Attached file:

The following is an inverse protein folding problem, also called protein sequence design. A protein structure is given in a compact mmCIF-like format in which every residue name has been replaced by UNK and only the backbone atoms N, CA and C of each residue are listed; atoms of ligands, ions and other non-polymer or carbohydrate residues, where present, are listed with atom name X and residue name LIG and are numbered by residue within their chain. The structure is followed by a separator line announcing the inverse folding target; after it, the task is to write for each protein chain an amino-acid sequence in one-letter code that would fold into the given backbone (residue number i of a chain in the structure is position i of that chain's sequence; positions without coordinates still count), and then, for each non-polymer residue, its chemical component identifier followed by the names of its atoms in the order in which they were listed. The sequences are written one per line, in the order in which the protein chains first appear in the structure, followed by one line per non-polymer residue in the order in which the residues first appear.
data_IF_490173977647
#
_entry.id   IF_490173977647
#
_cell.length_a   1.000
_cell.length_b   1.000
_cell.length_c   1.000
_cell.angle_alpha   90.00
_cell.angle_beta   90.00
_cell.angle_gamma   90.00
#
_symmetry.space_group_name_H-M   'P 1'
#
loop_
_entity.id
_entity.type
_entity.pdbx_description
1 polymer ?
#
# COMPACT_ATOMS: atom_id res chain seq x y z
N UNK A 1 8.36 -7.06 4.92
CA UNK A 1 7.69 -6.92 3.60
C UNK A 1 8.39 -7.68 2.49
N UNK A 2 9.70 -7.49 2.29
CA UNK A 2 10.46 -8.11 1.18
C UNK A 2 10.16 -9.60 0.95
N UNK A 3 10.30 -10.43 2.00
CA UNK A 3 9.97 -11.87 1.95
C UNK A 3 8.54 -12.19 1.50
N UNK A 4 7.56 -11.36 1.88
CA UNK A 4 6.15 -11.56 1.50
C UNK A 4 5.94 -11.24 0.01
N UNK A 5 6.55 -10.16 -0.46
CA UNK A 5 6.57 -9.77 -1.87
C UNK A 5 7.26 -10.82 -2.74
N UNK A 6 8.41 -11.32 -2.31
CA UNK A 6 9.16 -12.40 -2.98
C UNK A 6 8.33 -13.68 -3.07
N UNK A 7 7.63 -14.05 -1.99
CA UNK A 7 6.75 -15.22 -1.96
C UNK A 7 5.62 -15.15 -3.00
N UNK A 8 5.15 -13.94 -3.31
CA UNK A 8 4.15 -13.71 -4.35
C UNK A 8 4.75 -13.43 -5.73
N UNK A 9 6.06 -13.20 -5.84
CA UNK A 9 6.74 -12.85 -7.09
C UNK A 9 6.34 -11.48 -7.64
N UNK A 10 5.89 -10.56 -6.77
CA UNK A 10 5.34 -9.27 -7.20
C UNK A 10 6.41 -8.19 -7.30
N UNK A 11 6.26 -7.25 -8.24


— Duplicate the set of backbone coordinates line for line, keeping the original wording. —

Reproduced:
The following is an inverse protein folding problem, also called protein sequence design. A protein structure is given in a compact mmCIF-like format in which every residue name has been replaced by UNK and only the backbone atoms N, CA and C of each residue are listed; atoms of ligands, ions and other non-polymer or carbohydrate residues, where present, are listed with atom name X and residue name LIG and are numbered by residue within their chain. The structure is followed by a separator line announcing the inverse folding target; after it, the task is to write for each protein chain an amino-acid sequence in one-letter code that would fold into the given backbone (residue number i of a chain in the structure is position i of that chain's sequence; positions without coordinates still count), and then, for each non-polymer residue, its chemical component identifier followed by the names of its atoms in the order in which they were listed. The sequences are written one per line, in the order in which the protein chains first appear in the structure, followed by one line per non-polymer residue in the order in which the residues first appear.
data_IF_490173977647
#
_entry.id   IF_490173977647
#
_cell.length_a   1.000
_cell.length_b   1.000
_cell.length_c   1.000
_cell.angle_alpha   90.00
_cell.angle_beta   90.00
_cell.angle_gamma   90.00
#
_symmetry.space_group_name_H-M   'P 1'
#
loop_
_entity.id
_entity.type
_entity.pdbx_description
1 polymer ?
#
# COMPACT_ATOMS: atom_id res chain seq x y z
N UNK A 1 8.36 -7.06 4.92
CA UNK A 1 7.69 -6.92 3.60
C UNK A 1 8.39 -7.68 2.49
N UNK A 2 9.70 -7.49 2.29
CA UNK A 2 10.46 -8.11 1.18
C UNK A 2 10.16 -9.60 0.95
N UNK A 3 10.30 -10.43 2.00
CA UNK A 3 9.97 -11.87 1.95
C UNK A 3 8.54 -12.19 1.50
N UNK A 4 7.56 -11.36 1.88
CA UNK A 4 6.15 -11.56 1.50
C UNK A 4 5.94 -11.24 0.01
N UNK A 5 6.55 -10.16 -0.46
CA UNK A 5 6.57 -9.77 -1.87
C UNK A 5 7.26 -10.82 -2.74
N UNK A 6 8.41 -11.32 -2.31
CA UNK A 6 9.16 -12.40 -2.98
C UNK A 6 8.33 -13.68 -3.07
N UNK A 7 7.63 -14.05 -1.99
CA UNK A 7 6.75 -15.22 -1.96
C UNK A 7 5.62 -15.15 -3.00
N UNK A 8 5.15 -13.94 -3.31
CA UNK A 8 4.15 -13.71 -4.35
C UNK A 8 4.75 -13.43 -5.73
N UNK A 9 6.06 -13.20 -5.84
CA UNK A 9 6.74 -12.85 -7.09
C UNK A 9 6.34 -11.48 -7.64
N UNK A 10 5.89 -10.56 -6.77
CA UNK A 10 5.34 -9.27 -7.20
C UNK A 10 6.41 -8.19 -7.30
N UNK A 11 6.26 -7.25 -8.24